In other words, the ComplexInteger class needs the "plus" (I agree - better than "add") method to be overloaded to return either a ComplexInteger or a ComplexDouble, but you can't overload a method by just modifying the return type. And, you can't define two "plus" methods, one that takes a ComplexInteger and one that takes a ComplexDouble, because then the client can't just have a generic ComplexNumber as the parameter in their code.
Am I missing something basic, or do we actually need "instanceOf" in this, ermm, instance?
 
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'int's and 'double's are not objects, and it is difficult/convoluted to apply Object-Oriented design patterns here. If you use their object wrappers (Integer, Double) instead, this is an excellent candidate for Strategy.
You can even have ComplexFloat, ComplexShort if has any meaning.
The Visitor pattern has too many disadvantages to be used casually.
-GB.
 
Layne Lund
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Originally posted by Dave Mulligan:
(snip...)
Then the code for add() looks like this:
so the client doesn't have to worry about whether they have a ComplexInteger or a ComplexDouble.
I'm not really happy with this approach, though - it seems little better than using the instanceOf operator to me.
[ June 14, 2003: Message edited by: Dave Mulligan ]


I'm not entirely convinced this is a good approach, either. It seems to me that this would be much clearer by putting an add() method in each of the sub-classes, thus supporting the type for its own class locally. This approach and the above code have the same problem, especially when it comes to more complicated operations like division: the operations are exactly the same and repeated several times. For just two subclasses, this is fine, but what if I want to add ShortComplex, ByteComplex, and FloatComplex? The repitition here seems ridiculous.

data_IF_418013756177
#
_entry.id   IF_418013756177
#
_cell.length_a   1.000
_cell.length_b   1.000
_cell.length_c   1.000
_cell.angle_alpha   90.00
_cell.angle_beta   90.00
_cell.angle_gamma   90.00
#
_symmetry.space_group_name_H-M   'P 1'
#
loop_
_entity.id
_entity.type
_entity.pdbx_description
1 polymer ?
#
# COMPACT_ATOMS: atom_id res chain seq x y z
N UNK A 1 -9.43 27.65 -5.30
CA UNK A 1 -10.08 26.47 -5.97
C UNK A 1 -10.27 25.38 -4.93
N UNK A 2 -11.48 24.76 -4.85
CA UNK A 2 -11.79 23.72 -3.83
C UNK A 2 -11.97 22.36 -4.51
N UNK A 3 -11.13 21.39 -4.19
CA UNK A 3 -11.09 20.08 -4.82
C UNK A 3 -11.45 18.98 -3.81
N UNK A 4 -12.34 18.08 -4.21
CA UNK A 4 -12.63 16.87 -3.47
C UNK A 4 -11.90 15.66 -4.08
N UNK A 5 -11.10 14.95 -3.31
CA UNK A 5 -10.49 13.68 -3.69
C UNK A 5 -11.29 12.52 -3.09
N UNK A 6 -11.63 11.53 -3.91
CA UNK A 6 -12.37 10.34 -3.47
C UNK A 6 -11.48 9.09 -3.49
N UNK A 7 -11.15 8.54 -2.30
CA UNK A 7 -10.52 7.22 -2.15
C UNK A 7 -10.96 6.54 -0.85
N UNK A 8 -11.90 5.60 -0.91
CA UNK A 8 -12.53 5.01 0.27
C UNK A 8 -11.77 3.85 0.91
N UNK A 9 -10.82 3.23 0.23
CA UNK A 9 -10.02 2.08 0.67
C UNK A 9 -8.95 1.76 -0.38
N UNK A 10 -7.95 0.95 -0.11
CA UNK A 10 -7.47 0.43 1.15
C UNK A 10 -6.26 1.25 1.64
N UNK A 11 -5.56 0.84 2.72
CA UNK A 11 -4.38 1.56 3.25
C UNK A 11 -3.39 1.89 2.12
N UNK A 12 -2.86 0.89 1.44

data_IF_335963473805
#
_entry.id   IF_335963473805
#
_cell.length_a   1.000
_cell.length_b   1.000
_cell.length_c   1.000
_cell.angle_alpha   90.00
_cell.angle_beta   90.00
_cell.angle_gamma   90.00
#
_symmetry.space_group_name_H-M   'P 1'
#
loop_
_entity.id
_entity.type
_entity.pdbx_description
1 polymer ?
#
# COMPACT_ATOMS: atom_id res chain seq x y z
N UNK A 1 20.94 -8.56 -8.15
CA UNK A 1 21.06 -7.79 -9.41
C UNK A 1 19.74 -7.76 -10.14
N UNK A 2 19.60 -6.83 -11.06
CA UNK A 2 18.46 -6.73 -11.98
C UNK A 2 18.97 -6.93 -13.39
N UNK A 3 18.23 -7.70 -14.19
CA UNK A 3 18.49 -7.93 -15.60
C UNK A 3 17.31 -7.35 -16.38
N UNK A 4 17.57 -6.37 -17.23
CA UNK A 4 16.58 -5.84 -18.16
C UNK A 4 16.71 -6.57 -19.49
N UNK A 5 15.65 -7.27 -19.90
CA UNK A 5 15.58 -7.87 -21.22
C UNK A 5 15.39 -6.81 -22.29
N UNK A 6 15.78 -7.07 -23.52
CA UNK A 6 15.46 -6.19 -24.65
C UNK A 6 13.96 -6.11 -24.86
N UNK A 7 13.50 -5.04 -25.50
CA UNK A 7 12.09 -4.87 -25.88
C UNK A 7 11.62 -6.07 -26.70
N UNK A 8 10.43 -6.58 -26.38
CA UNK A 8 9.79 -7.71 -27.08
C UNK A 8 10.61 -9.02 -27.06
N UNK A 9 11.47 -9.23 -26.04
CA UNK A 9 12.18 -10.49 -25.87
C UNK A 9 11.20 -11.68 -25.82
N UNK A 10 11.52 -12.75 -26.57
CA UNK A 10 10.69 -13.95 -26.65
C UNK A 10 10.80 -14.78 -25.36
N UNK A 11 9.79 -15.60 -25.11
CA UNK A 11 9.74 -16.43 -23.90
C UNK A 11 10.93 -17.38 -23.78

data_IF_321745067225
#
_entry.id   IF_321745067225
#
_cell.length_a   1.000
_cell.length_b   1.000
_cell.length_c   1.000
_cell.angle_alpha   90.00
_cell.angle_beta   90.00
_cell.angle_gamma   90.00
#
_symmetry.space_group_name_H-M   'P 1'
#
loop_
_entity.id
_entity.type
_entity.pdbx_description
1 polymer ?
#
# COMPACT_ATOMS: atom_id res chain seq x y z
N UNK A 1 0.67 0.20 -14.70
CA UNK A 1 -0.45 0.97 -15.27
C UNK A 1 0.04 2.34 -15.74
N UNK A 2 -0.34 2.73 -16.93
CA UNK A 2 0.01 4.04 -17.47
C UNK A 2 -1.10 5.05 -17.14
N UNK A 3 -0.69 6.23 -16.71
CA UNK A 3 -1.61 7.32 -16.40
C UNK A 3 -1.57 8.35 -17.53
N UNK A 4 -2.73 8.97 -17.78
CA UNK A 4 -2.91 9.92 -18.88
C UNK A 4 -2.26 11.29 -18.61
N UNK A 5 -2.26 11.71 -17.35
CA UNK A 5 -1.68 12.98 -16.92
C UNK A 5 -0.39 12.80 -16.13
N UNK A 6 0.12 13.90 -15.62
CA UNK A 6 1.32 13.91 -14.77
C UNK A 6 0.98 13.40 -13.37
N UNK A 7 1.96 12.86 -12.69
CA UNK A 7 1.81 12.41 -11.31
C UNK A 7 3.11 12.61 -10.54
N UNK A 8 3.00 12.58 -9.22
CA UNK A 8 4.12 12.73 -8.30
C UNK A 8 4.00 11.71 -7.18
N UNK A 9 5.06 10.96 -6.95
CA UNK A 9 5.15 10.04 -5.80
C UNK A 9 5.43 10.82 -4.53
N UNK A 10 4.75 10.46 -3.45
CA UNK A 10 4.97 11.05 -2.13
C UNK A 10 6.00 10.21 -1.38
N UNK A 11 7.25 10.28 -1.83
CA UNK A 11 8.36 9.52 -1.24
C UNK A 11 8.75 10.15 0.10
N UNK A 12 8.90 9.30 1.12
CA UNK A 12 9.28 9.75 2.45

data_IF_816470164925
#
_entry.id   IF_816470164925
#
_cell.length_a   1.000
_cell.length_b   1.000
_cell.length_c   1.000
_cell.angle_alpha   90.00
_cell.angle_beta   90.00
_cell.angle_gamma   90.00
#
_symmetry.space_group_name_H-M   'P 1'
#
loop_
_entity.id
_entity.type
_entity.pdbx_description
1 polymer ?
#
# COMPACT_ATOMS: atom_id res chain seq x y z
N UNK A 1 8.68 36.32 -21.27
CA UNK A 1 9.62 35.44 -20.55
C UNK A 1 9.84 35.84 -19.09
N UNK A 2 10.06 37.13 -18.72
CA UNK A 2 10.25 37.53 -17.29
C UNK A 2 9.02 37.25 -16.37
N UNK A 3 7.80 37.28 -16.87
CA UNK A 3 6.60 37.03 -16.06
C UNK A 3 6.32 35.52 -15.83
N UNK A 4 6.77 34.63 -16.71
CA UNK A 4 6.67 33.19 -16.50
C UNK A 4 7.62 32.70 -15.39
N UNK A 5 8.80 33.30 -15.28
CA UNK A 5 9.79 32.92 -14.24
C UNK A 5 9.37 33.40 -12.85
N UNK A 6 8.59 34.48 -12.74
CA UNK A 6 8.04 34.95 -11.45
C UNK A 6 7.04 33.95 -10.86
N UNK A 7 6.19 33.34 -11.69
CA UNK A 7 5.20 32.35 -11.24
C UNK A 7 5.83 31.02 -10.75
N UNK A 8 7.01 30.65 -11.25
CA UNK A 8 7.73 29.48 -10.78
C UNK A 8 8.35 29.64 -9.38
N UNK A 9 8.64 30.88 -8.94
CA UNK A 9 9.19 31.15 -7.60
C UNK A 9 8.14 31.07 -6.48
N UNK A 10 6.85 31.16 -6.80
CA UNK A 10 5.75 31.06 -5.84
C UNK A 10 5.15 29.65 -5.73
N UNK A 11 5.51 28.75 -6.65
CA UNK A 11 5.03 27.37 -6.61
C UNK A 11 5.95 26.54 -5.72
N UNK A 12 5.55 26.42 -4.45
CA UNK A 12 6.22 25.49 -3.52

I haven't looked closely at the other posts, so I'll get back about those later. I would really like to find a way to eliminate the need to duplicate the code so much. The algorithm to add two complex numbers is exactly the same, no matter the types used for the underlying data. This seems to be one of the few instances that I've encountered where strong type checking is actually a pain in the ass.
 
Ilja Preuss
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Originally posted by Dave Mulligan:
if you add a ComplexDouble to a ComplexInteger, the result should be a ComplexDouble, whereas if you add two ComplexIntegers together, the result should be another ComplexInteger.


Yes. The only solution to this is to have ComplexNumber as its return type.

And, you can't define two "plus" methods, one that takes a ComplexInteger and one that takes a ComplexDouble, because then the client can't just have a generic ComplexNumber as the parameter in their code.


Yes. That is why ComplexInteger.getSum is dispatching to addend.getSumWithInt, so that the addend can decide which actual class to instantiate when added to a complex integer. And that second dispatch, which is actually giving you polymorphism on the method parameter, is what is giving "Double Dispatch" its name.
For "full" Double Dispatch, you would also have a getSumWithDouble method on both classes, to which ComplexDouble.getSum would dispatch. But that's not necessary in this case, as both implementations would be identical anyway.
Did that help?
 
Layne Lund
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It looks like Double Dispatch is exactly what I am looking for. Where can I find more information about this topic? It doesn't appear in the Design Patterns book anywhere.
 
Layne Lund
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ooo...look at that! There's another thread about Double Dispatch. I'll have to check it out.
p.s. Is there a convenient way to print out a given thread? When I print the HTML version, the ends of lines get chopped off. It looks like the web page is wider than a printed page...
 
Dave Mulligan
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Ahh, all becomes clear...
I had missed that ComplexInteger called the addSumWithInt method of addend, rather than it's own addSumWithInt method.